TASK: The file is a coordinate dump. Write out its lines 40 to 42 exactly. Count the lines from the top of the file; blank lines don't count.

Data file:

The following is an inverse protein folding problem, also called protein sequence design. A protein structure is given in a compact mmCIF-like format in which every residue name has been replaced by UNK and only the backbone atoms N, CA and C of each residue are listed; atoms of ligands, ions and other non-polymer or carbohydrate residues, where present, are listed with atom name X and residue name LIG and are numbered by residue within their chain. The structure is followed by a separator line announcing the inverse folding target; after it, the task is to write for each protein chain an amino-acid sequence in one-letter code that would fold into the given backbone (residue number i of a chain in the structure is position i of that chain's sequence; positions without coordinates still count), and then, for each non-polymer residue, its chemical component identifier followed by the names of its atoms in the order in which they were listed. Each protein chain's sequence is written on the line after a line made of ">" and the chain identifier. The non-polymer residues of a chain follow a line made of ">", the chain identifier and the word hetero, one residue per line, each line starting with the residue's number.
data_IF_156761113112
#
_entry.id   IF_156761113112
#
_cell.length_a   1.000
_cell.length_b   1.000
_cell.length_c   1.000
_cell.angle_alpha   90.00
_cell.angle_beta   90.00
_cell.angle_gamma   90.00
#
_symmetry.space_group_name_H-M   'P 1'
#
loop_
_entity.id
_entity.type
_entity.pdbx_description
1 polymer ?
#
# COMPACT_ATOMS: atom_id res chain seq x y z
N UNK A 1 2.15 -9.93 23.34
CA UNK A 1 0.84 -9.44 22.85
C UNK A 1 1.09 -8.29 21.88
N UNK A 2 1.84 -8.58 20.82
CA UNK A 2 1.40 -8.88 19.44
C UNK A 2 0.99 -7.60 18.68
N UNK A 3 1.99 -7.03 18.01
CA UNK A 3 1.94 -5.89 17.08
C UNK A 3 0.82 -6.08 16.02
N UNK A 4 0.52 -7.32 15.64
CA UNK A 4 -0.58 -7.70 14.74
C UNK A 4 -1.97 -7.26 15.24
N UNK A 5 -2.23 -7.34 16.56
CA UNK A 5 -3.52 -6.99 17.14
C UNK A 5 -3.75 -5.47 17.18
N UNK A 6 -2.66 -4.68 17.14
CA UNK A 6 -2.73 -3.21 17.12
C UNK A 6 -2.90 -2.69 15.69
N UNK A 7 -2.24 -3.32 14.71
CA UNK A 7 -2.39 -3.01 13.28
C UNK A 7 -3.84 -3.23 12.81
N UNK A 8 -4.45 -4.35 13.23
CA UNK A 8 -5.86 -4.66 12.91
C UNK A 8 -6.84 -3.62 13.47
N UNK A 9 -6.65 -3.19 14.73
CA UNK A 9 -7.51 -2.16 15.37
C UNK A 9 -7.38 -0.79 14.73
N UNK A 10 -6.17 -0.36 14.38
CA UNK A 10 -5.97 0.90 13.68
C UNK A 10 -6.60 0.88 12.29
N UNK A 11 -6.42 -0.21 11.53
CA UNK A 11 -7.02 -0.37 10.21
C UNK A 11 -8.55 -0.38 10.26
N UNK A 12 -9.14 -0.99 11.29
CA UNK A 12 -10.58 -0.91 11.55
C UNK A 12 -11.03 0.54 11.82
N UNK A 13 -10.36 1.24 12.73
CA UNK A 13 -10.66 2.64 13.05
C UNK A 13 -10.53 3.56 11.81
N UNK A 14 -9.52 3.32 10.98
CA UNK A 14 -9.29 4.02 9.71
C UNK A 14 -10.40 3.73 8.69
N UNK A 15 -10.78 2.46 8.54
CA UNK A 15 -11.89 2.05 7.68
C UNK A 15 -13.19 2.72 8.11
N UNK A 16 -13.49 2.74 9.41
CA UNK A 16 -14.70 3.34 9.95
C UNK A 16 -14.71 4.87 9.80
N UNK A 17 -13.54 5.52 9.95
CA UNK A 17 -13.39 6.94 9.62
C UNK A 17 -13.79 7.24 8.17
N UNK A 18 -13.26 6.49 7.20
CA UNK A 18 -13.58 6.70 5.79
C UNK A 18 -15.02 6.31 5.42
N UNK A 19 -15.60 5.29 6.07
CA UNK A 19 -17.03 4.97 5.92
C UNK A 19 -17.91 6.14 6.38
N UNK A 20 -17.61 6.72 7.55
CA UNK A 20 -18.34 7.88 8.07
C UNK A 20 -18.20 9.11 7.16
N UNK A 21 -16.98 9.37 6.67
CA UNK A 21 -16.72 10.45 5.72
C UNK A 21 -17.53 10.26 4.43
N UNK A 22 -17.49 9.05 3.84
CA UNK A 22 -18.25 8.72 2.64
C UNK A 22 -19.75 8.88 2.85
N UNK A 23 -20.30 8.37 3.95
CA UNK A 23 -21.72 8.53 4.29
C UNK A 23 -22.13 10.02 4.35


N UNK A 7 -2.24 -3.32 14.71
CA UNK A 7 -2.39 -3.01 13.28
C UNK A 7 -3.84 -3.23 12.81